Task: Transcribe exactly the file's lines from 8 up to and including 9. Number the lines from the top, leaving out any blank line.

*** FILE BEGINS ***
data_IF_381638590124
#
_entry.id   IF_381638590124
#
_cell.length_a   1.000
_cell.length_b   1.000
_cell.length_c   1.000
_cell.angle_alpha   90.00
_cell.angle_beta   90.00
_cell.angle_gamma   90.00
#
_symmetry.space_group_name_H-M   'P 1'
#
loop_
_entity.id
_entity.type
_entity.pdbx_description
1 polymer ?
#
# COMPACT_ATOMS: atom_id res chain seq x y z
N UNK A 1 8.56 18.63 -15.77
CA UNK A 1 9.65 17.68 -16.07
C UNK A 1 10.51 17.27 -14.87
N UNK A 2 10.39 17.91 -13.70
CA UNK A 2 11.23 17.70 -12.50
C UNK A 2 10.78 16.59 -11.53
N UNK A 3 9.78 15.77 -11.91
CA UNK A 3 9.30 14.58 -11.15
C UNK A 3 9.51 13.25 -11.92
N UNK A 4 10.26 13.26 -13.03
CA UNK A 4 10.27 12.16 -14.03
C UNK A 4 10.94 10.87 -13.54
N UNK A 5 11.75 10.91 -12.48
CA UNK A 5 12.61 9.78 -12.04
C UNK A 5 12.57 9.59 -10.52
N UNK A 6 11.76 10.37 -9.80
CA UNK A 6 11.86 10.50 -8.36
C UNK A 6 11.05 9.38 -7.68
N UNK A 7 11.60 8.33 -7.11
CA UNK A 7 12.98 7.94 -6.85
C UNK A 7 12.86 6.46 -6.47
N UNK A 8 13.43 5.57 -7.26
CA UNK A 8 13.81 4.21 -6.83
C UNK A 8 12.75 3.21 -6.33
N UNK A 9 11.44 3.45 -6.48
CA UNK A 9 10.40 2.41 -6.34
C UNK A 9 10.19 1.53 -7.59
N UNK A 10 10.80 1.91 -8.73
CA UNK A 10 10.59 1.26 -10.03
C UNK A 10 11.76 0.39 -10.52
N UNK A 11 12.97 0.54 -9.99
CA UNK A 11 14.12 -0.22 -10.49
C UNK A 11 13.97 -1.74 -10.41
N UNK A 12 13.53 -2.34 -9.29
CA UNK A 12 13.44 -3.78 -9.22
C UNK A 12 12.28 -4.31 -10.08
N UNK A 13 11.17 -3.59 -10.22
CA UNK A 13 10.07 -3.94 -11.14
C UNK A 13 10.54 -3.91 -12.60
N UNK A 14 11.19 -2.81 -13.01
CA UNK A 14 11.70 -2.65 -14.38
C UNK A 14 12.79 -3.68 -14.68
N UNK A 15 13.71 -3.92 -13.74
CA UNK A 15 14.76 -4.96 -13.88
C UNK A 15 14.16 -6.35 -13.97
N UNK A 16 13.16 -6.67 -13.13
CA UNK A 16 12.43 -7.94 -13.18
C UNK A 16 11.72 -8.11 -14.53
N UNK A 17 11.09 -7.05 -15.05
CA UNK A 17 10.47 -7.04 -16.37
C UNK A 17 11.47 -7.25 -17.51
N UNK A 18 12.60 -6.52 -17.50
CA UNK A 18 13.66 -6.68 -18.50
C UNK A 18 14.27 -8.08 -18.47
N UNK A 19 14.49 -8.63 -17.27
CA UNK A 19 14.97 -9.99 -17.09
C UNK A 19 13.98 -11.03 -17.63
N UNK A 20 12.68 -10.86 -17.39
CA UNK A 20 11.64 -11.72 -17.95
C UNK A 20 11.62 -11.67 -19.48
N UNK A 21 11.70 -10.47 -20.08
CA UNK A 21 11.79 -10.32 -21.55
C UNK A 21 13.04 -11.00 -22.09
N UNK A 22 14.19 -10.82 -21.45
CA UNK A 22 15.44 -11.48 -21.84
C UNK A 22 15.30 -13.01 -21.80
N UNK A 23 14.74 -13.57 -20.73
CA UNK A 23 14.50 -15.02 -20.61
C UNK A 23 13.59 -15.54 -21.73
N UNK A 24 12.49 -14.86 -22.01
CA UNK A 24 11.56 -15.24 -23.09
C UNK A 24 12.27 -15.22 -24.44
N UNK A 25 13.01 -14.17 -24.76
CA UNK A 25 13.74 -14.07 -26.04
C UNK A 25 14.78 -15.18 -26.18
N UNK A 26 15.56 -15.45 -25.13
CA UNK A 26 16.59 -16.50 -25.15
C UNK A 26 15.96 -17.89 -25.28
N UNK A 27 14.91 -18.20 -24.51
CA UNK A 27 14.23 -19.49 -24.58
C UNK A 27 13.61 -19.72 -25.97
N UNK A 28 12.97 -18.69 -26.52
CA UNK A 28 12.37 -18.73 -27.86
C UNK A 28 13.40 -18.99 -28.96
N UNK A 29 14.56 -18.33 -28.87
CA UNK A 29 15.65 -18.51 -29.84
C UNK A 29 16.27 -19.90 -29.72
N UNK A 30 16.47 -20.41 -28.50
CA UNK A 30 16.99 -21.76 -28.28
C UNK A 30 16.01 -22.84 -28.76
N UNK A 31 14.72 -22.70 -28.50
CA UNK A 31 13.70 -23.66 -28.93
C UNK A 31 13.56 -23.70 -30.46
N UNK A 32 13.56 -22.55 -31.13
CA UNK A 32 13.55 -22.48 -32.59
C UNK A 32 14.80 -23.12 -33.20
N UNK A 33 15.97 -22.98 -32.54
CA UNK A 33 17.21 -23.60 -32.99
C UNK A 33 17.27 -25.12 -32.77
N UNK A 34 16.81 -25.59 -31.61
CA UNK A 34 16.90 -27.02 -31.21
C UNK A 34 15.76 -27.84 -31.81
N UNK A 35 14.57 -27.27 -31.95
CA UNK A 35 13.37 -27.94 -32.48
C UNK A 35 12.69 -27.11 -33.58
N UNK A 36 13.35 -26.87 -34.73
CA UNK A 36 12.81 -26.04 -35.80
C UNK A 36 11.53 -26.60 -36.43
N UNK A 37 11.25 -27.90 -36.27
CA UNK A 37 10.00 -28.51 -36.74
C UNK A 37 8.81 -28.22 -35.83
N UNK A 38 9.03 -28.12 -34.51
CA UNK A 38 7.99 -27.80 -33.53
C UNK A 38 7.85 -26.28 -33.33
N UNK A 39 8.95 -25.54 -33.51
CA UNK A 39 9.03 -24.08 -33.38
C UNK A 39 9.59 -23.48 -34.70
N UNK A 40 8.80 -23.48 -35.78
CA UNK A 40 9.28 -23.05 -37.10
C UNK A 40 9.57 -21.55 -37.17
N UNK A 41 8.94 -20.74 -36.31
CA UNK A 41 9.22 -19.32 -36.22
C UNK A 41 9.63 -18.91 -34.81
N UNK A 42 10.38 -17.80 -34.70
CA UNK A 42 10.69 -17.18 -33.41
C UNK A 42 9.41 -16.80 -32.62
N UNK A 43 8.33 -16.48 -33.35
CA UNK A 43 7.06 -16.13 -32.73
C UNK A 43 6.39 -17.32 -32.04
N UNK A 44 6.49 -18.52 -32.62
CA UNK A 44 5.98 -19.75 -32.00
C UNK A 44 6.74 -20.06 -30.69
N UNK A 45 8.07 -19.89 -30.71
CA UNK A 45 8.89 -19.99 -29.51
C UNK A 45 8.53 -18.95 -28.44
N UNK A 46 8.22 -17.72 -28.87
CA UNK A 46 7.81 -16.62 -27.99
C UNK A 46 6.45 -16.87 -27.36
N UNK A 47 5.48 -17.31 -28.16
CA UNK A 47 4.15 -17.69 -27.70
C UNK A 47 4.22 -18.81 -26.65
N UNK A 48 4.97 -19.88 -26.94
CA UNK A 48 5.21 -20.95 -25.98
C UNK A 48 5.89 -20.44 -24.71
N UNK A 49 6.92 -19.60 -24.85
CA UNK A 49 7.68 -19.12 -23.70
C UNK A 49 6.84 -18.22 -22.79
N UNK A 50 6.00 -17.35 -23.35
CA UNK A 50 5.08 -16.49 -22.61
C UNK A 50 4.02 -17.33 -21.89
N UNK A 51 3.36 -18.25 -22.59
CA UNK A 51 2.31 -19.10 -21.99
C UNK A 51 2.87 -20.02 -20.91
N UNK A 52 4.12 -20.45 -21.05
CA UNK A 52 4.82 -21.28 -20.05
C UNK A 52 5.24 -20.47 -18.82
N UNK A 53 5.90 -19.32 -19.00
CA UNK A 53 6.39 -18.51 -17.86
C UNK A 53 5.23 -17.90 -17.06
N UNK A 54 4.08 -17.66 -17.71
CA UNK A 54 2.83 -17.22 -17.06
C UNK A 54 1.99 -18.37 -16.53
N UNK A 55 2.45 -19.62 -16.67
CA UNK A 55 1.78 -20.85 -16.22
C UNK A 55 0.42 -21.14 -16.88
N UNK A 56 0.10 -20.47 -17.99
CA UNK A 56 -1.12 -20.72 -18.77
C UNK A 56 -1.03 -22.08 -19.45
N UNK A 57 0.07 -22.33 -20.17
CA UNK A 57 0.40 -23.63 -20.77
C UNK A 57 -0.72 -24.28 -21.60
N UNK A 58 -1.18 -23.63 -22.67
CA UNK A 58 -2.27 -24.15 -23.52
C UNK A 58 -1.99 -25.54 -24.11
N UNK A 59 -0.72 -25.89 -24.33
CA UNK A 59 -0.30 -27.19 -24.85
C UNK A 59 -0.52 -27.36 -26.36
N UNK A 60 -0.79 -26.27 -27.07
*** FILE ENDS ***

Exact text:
_cell.angle_alpha   90.00
_cell.angle_beta   90.00